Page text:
Tooth Cavities

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Dental cavities are holes in teeth caused by tooth decay. Cavities are caused by tooth decay – a process that occurs over time. Here’s how tooth decay develops:

  • Formation of plaque – Your mouth naturally contains many types of bacteria. Some thrive on food and drinks that contain certain forms of sugar. When these sugars aren’t cleaned off your teeth, the bacteria quickly begin feeding on them and producing acids. The bacteria, form bacterial plaque — a sticky film that coats your teeth. If the plaque is not removed while it’s soft, it becomes hard and difficult to remove — a good place for bacteria to hide.
  • Plaque attacks – The acids in plaque remove minerals in your tooth’s hard, outer enamel. This erosion causes tiny openings or holes in the enamel — the first stage of cavities. Once areas of enamel are worn away, the bacteria and acid can reach the next layer of your teeth, called dentin. This layer is softer than enamel and less resistant to acid.
  • Destruction – As tooth decay develops, the bacteria and acid continue their march through your teeth, moving next to the inner tooth material (pulp) that contains nerves and blood vessels. The pulp becomes swollen and irritated from the bacteria. When decay advances to this extent, you may have a severe toothache, sensitivity, pain when biting or other symptoms. Your body also may respond to these bacterial invaders by sending white blood cells to fight the infection. This may result in a tooth abscess — a pocket of pus that’s caused by a bacterial infection.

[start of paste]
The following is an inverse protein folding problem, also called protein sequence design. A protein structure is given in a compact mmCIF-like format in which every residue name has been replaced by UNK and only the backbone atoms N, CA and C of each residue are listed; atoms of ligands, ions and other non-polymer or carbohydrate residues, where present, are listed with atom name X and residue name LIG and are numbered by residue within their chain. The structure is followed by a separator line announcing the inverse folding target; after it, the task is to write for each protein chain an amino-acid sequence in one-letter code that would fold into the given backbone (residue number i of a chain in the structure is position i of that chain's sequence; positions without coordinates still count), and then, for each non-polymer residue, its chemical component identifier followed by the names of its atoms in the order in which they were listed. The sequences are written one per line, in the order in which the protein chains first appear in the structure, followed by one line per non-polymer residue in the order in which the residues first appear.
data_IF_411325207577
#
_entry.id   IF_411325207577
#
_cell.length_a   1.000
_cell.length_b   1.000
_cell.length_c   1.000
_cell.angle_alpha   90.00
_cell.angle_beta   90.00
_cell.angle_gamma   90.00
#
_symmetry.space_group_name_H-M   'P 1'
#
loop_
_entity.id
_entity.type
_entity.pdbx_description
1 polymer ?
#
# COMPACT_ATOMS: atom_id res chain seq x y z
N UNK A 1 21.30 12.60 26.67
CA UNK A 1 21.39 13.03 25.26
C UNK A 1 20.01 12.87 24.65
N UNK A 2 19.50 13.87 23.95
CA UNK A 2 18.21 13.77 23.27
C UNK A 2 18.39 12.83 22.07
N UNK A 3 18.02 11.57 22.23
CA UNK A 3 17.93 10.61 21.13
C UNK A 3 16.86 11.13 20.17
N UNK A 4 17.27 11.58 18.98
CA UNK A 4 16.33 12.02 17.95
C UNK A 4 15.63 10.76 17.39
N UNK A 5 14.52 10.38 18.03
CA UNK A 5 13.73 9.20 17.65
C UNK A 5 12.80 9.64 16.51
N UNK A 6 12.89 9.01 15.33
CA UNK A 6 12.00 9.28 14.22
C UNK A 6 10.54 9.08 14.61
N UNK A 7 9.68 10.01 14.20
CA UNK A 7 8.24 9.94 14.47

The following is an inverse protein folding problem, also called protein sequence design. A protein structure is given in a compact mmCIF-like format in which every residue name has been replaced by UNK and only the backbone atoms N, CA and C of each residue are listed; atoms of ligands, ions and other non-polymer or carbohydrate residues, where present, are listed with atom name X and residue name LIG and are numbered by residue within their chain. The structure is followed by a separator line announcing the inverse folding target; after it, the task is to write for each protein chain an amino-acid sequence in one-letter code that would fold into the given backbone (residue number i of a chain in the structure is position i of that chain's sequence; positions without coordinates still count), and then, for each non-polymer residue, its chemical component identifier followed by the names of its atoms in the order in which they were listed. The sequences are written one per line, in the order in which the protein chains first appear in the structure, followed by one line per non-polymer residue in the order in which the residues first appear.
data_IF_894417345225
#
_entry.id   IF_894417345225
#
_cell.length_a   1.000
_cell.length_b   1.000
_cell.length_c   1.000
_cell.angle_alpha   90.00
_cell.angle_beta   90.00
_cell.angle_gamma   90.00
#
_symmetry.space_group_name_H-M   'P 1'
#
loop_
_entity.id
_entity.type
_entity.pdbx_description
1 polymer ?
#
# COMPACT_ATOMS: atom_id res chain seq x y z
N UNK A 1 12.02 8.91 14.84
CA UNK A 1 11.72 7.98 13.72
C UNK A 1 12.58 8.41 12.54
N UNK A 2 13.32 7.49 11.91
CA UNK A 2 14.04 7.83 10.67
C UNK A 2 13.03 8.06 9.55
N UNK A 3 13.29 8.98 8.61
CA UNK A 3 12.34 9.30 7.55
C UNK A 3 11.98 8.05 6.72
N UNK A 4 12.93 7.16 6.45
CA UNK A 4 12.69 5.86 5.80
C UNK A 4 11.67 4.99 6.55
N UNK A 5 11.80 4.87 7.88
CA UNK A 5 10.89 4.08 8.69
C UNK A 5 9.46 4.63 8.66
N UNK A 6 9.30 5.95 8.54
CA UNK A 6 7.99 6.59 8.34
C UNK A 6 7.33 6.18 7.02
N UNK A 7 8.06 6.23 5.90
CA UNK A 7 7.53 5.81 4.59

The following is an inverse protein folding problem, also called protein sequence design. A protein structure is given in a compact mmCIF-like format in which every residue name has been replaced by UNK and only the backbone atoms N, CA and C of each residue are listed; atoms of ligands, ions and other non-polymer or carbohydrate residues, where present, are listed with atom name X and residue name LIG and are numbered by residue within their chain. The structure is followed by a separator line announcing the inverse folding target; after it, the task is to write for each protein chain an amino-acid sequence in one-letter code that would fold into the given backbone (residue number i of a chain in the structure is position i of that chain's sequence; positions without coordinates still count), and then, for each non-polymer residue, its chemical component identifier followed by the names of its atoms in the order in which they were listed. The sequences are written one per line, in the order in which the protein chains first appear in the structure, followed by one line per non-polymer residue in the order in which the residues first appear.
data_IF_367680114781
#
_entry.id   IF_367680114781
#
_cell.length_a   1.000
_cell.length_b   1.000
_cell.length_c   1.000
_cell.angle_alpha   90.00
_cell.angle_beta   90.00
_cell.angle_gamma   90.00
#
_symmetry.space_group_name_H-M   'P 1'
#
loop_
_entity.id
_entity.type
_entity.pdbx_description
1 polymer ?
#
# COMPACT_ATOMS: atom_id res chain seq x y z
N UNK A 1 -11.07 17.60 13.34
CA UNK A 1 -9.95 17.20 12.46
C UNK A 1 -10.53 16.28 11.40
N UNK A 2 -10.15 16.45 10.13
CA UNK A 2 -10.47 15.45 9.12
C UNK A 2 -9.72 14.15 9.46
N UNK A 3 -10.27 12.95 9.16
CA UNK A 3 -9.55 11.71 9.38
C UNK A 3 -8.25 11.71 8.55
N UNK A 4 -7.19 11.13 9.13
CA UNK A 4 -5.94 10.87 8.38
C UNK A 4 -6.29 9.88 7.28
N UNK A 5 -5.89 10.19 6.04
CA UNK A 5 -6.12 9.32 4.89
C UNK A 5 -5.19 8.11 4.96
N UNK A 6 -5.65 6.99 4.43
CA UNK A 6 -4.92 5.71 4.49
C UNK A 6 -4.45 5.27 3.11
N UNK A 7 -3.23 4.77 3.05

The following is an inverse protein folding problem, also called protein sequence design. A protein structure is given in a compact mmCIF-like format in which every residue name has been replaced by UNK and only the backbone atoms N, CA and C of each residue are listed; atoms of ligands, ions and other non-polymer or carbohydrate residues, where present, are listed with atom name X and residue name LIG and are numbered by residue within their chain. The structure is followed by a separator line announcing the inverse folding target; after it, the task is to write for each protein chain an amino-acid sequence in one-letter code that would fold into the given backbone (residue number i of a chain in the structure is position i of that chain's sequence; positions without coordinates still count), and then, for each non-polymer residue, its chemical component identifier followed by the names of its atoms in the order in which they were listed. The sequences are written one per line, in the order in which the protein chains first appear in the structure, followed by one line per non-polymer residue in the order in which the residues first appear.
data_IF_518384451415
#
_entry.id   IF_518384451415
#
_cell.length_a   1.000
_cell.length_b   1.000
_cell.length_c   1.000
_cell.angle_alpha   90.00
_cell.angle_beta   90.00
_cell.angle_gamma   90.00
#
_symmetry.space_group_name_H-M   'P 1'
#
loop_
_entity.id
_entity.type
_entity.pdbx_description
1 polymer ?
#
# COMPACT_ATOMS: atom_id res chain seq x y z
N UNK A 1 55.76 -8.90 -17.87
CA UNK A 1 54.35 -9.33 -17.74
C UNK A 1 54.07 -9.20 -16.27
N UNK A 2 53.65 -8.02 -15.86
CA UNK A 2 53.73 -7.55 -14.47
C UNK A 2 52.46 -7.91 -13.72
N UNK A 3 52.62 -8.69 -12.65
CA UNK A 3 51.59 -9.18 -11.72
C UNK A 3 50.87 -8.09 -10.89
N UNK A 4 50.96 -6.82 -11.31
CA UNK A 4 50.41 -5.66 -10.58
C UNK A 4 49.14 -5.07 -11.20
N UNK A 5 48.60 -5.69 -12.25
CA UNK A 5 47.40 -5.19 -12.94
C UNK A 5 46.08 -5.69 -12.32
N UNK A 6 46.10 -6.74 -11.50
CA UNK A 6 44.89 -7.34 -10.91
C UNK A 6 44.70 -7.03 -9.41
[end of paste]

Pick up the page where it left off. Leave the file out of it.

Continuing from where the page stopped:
There are two main factors to preventing them: oral hygiene and diet change. Good oral hygiene includes brushing your teeth at least twice a day and flossing at least once, having a professional teeth-cleaning every six months, and having X-rays and a dental exam as recommended to detect cavity development.

Reducing the amount of sugar — especially sugary drinks and juices — can help prevent cavities. You may consider rinsing your mouth after eating sticky foods.

Dental sealants may help prevent cavities and are most frequently applied to the teeth of children after their molars come in. Sealants are thin, plastic-like coatings on the surface of the molars that prevent the accumulation of plaque.

Fluoride is another cavity-prevention strategy. It can be consumed in drinking water or as a supplement. Topical fluoride is frequently applied as part of routine dentist visits.

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